From Wikipedia, the free encyclopedia
Jump to: navigation, search
WikiProject Alternative medicine (Rated Start-class)
WikiProject icon This article is within the scope of WikiProject Alternative medicine, a collaborative effort to improve the coverage of Alternative medicine related articles on Wikipedia. If you would like to participate, please visit the project page, where you can join the discussion and see a list of open tasks.
Start-Class article Start  This article has been rated as Start-Class on the quality scale.

Welcome to the Electroacupuncture Talk Page!

Comments on earlier version of article[edit]

The current version of this article is not accurate. The main problem is that there are more "mundane" forms of electroacupunture approved by state agencies like the US FDA. Licensed acupuncturist in e.g. US can treat patients using FDA approved electroacupunture equipment. The equivalent conditions apply in many countries. It is true, however, that FDA is unusually restrictive compared to many other countries-even compared to neighboring Canada. Still that seems not always to guarantee increased scientific approval levels for biophysics based medical devices such as electroacupunture units, because FDA is so biased in favor of the dominating biochemical model of medicine. The reason for this bias is controversial some claiming it is caused by the pharmaceutical industry's influence. That may be partly true, but tradition based on the dominating biomedical model of medicine being the main scientific paradigm here is probably the decisive reason for FDA's heavy bias on this point. Besides several excellent - and some not so excellent - electroacupuncture units are available to the public in many countries. The wiser users of those units will acquire expert medical advice how to treat their problems before using them. Unfortunately, buying on the Internet has enabled the less wise patients to bypass sound medical advice.

The article on electroacupuncture must also reflect the facts I just mentioned, and not only mention electroacupuncture schools with very suspicious scientific credentials such as the current stage of EAV. An earlier stage of EAV, before the move to homeopathic methods, worked much better clinically and had a less controversial scientific foundation. The late Voll seemed less interested in empirically testable medical treatment systems than in a speculative metaphysical world view based on homeopathic principles. But electroacupuncture needs not be based on esoteric speculation instead of empirically testable scientific theories. In fact, much electroacupuncture used today is not of the scientifically suspect kind, but - unfortunately - the esoteric metaphysical schools of electroacupuncture know how to get publicity out of proportion to their real medical importance. The other uses of electroacupunture are not that well advertised, but the electroacupuncture article cannot neglect to mention them too! I think this article must be extensively rewritten to be more accurate. —Ivar Tonisson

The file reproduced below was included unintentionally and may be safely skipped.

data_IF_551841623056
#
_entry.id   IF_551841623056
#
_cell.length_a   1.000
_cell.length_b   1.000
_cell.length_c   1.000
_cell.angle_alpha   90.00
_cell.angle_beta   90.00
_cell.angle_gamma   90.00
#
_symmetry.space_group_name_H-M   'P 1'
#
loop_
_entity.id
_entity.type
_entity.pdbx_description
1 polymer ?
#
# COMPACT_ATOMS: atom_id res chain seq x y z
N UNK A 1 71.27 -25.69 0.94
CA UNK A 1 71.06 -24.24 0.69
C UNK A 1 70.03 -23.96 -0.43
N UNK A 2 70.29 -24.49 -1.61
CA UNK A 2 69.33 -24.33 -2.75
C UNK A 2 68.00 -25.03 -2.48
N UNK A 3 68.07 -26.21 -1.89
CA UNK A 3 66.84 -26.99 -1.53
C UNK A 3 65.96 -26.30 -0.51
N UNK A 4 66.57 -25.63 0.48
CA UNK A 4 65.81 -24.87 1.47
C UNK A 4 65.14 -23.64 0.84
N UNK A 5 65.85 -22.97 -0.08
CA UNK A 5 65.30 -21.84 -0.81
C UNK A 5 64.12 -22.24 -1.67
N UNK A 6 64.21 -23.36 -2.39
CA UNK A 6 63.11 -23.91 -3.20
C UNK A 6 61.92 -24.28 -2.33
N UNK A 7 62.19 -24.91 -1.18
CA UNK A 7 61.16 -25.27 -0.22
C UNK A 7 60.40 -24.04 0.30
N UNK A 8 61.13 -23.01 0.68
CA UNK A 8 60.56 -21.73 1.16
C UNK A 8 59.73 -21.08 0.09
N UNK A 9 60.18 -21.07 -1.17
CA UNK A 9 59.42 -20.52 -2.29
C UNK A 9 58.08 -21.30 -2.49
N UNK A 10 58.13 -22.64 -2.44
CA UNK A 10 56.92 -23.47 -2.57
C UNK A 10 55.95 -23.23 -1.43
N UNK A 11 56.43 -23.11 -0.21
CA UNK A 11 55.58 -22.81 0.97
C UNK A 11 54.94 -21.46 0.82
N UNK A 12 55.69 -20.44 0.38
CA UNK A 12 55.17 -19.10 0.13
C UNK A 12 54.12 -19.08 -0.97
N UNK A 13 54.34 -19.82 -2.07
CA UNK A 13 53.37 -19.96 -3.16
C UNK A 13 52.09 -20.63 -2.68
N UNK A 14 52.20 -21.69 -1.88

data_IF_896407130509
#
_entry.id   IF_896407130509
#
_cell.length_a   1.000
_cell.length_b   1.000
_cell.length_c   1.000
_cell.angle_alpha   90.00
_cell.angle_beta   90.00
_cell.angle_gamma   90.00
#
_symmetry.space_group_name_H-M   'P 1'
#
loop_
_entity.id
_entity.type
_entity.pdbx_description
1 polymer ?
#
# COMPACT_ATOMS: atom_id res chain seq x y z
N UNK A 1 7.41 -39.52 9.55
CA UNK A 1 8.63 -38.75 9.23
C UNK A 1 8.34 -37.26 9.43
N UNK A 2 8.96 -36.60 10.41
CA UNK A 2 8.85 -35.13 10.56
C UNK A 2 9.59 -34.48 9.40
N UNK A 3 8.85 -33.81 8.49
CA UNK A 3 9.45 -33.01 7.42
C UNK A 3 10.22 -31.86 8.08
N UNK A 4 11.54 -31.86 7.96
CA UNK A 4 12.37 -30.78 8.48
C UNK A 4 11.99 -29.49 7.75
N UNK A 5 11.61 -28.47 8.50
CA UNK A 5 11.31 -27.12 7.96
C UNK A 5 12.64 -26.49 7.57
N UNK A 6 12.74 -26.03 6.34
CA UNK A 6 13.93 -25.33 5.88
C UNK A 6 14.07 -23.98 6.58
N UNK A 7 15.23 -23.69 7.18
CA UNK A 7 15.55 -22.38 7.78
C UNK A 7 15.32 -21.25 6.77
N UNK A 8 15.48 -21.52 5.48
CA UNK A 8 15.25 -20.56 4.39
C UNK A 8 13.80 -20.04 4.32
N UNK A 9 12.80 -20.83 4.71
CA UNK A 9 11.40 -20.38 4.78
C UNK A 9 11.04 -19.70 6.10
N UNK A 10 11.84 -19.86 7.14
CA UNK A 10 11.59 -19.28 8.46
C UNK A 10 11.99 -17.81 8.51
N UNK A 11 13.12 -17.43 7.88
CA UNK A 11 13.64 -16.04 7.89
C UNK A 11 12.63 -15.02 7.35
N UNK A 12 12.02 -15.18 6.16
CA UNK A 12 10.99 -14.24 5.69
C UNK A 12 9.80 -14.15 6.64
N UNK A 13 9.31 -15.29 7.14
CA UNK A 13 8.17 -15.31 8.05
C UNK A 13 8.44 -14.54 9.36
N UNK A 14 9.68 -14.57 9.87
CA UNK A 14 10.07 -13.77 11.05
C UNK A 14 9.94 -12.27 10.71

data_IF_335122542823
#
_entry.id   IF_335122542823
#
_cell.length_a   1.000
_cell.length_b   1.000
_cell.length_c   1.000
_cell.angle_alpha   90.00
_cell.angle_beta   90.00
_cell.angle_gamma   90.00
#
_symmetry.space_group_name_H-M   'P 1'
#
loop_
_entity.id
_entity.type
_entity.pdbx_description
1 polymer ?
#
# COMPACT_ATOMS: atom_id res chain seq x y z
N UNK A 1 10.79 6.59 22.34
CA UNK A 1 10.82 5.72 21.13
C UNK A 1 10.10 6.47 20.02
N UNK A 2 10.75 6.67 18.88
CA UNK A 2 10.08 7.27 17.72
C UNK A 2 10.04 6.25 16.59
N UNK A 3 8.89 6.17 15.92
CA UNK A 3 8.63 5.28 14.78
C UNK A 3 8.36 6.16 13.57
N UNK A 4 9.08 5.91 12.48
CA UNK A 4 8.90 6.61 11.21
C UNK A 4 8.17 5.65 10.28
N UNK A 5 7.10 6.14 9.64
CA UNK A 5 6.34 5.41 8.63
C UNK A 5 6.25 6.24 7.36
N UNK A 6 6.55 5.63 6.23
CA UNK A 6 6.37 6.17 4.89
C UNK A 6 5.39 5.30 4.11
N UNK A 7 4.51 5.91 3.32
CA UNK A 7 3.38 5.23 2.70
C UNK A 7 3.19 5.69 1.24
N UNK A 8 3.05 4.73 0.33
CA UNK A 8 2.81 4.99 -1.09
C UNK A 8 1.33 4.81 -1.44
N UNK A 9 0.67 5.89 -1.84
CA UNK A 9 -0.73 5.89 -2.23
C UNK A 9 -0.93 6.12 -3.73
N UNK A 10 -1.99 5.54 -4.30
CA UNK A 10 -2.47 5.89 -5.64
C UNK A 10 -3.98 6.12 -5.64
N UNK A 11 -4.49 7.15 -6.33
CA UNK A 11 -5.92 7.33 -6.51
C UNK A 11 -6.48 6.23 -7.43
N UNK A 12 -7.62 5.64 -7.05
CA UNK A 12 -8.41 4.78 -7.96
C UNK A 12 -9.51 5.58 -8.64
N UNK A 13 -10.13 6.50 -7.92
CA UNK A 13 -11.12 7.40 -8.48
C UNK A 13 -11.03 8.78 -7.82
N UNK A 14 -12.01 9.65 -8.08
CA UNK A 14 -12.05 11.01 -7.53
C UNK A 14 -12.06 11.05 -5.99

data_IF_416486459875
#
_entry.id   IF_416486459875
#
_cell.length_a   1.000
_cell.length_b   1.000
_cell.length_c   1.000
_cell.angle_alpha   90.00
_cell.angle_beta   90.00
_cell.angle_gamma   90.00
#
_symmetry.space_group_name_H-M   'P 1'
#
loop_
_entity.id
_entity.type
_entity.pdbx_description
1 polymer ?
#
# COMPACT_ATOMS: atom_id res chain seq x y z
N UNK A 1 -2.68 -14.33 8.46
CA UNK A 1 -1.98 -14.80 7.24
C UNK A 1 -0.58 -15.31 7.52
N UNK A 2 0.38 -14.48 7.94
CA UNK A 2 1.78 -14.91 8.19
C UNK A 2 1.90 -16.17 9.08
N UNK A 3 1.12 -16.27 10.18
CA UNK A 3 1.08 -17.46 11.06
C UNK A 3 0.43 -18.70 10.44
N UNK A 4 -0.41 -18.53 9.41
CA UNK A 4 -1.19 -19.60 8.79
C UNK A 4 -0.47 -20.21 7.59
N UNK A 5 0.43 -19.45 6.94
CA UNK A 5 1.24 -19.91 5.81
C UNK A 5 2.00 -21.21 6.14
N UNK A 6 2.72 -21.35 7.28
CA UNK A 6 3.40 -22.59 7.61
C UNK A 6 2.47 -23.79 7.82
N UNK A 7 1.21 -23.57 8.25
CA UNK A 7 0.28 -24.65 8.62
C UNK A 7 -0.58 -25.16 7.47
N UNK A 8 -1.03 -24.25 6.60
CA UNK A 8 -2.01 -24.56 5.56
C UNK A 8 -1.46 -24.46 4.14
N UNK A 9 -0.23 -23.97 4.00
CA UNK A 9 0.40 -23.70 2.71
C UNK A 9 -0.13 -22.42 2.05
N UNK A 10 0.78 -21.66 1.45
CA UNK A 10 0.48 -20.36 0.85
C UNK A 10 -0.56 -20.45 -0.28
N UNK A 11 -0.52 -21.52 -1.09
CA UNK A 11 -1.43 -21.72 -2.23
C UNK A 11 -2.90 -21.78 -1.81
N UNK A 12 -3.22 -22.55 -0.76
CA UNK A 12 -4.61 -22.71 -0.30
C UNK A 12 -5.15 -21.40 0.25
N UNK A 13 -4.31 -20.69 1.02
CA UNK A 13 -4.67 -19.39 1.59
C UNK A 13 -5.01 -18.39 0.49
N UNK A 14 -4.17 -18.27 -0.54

The above was written prior to the rewrite of electroacupuncture and moving the existing content to Electroacupuncture according to Voll; some of these concerns have probably been addressed by this change.
The "suspicious scientific" credentials of American acupuncture schools are a matter of perspective. In the US, acupuncture schools are accredited by the Accreditation Commission for Acupuncture and Oriental Medicine, which is recognized by the US Department of Education (the same organization that recognizes virtually all other legitimate accrediting organizations in the US.) Schools educate students in basic anatomy and physiology, and The National Certification Commission for Acupuncture and Oriental Medicine tests graduates to ensure they are knowledgeable about Chinese medicine and proper technique with acupuncture needles, including avoiding injury and infection. What some scientists object to is the underlying theory of traditional Chinese medicine (TCM), which is generally taught at American schools; TCM theory predates science, but is still taught because its metaphors of yin and yang and qi are found to be clinically useful. That said, there are valid concerns about the safety of electrostimulation devices as noted in present version of electroacupuncture, citing this study. thanks, Jim Butler(talk) 23:29, 9 August 2006 (UTC)

Discussion on merging in Electroacupuncture according to Voll[edit]

OK I withdraw it. I looked at the history. NOOOOWWWW...... IS Voll noteable?? Redheylin (talk) 01:38, 14 June 2008 (UTC)

Almost certainly. We already have this and I'm sure we can find more. regards, Jim Butler (t) 04:38, 23 June 2008 (UTC)

This whole page comes off sounding very anti-acupuncture[edit]

I always thought the whole idea of Wikipedia was to not present biased statements. It is very clear that electrical stimulation of muscles and nerves results in the reduction of pain. Many acu-point are on the same points that are used by people working with TENS units (Which I heard were developed based on electro acu units)and it is clear that they work. Why should electo-acupuncture be any different? It is also clear that in China they do OPs using electroacupuncture to block the pain. It is clearly working in this case as well. One last point, western science when practiced without politics and prejudices is a great thing but that does not mean that other viewpoints are invalid just because western science has not fully investigated it. Sadly western science is often backed by people seeking result to support the own views or politics. — Preceding unsigned comment added by (talk) 21:36, 3 February 2012 (UTC)